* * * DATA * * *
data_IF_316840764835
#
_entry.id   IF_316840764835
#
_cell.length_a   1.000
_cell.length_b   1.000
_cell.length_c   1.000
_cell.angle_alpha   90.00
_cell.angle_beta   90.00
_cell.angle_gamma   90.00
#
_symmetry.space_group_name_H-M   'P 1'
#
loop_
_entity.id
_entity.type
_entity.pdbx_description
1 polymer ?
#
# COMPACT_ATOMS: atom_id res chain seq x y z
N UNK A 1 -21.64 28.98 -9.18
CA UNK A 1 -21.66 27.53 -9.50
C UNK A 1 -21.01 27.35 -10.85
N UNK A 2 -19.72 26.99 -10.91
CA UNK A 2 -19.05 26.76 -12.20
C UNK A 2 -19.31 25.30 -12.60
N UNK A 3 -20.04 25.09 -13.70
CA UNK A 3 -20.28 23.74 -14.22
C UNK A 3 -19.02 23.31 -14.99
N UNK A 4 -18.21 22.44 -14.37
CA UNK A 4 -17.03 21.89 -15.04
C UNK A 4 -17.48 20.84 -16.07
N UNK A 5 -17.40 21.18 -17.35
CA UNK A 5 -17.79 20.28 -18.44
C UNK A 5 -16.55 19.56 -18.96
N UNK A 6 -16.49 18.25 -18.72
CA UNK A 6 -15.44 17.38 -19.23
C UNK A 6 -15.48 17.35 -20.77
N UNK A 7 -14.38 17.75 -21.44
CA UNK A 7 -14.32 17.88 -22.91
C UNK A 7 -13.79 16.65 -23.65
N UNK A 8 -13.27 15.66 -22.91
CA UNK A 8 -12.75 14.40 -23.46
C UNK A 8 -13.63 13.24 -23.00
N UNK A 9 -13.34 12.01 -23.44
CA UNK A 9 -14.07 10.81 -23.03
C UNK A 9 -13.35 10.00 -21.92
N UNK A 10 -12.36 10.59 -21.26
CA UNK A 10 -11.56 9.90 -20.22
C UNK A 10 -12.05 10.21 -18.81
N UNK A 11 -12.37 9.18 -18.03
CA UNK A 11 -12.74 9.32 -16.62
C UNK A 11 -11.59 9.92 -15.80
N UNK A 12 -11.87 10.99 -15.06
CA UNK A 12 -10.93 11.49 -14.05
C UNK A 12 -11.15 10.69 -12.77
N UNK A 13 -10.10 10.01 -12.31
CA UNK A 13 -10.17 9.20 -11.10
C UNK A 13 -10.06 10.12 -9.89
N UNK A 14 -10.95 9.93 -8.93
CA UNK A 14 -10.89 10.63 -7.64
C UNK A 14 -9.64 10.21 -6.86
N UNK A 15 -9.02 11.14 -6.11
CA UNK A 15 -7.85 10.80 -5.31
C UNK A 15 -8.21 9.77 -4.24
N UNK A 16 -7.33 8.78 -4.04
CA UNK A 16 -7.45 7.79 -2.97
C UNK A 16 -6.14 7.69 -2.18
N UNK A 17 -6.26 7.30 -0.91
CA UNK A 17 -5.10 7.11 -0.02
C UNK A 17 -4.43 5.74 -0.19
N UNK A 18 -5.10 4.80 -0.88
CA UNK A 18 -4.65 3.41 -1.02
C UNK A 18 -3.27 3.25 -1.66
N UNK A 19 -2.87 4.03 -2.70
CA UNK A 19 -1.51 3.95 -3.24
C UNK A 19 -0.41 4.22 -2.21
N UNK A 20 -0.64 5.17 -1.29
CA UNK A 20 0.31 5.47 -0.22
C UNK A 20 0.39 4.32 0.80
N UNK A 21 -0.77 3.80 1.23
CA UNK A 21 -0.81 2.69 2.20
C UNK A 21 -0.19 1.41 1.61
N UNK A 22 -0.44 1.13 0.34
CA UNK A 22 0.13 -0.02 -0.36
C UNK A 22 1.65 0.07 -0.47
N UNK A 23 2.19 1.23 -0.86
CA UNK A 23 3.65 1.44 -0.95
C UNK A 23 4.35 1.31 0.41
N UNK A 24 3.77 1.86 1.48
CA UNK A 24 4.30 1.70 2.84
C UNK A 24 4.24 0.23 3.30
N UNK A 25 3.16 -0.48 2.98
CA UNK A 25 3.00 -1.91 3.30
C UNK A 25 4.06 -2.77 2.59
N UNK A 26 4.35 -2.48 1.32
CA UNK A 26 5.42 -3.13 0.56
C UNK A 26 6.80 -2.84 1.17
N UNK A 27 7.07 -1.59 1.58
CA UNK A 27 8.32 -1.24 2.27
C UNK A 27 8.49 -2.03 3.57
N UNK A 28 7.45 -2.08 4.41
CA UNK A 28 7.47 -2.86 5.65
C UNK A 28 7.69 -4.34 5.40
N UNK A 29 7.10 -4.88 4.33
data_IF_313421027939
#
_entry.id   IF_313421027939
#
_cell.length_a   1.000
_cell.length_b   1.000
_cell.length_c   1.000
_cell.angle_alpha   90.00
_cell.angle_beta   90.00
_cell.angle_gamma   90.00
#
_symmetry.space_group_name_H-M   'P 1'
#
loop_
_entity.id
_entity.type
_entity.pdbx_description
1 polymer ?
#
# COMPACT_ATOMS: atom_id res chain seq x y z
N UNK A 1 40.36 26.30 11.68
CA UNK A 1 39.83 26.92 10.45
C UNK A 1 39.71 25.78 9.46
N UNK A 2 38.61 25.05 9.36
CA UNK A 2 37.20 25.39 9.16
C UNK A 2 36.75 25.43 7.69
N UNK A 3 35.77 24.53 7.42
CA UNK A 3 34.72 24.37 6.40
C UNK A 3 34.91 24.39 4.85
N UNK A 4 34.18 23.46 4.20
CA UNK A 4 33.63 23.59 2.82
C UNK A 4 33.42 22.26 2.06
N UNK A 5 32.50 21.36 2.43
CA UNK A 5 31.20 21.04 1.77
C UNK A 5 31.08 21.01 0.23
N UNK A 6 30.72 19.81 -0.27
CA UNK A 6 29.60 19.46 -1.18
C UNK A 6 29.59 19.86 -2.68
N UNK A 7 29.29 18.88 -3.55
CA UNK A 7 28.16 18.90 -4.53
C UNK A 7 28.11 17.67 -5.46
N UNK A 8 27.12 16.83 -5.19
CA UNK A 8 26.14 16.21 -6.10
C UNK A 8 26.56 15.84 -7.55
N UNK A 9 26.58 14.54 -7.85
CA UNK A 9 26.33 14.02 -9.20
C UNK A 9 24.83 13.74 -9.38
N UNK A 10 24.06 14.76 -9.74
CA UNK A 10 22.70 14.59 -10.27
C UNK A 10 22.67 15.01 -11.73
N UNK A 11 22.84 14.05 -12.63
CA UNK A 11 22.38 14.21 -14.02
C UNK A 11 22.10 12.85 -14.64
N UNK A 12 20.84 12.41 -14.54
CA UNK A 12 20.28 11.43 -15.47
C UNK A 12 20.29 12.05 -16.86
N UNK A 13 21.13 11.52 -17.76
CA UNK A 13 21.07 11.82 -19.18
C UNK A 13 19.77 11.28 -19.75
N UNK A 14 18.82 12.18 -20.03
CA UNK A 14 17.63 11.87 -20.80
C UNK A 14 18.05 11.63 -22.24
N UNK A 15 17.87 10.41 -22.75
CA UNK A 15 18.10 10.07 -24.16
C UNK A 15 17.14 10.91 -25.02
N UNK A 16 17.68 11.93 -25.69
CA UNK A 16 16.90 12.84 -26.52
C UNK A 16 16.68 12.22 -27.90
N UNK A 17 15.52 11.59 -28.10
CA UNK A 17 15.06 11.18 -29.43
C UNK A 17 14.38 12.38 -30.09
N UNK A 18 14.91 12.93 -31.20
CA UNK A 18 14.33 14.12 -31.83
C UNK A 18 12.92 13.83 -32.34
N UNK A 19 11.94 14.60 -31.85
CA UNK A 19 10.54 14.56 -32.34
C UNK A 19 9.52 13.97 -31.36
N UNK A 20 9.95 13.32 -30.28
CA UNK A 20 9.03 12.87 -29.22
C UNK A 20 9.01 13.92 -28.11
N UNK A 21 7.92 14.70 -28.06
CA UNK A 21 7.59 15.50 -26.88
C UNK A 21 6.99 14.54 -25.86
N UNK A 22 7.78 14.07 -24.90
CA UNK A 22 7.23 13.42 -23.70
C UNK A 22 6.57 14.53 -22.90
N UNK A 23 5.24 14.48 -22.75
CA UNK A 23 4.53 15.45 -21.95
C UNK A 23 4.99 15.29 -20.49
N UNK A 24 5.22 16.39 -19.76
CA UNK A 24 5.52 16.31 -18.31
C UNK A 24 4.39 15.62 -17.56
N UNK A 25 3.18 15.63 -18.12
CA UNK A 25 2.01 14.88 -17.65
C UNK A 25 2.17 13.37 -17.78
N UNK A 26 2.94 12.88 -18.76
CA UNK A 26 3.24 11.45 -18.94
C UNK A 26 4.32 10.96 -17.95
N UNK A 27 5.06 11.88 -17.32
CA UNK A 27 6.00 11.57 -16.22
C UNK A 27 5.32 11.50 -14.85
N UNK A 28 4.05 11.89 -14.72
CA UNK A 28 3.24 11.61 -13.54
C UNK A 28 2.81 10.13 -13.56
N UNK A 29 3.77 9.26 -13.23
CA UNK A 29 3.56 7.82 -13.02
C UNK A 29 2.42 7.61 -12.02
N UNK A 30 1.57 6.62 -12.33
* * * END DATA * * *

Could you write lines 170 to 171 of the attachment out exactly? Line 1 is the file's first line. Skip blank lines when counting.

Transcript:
C UNK A 15 17.14 10.91 -25.02
N UNK A 16 17.68 11.93 -25.69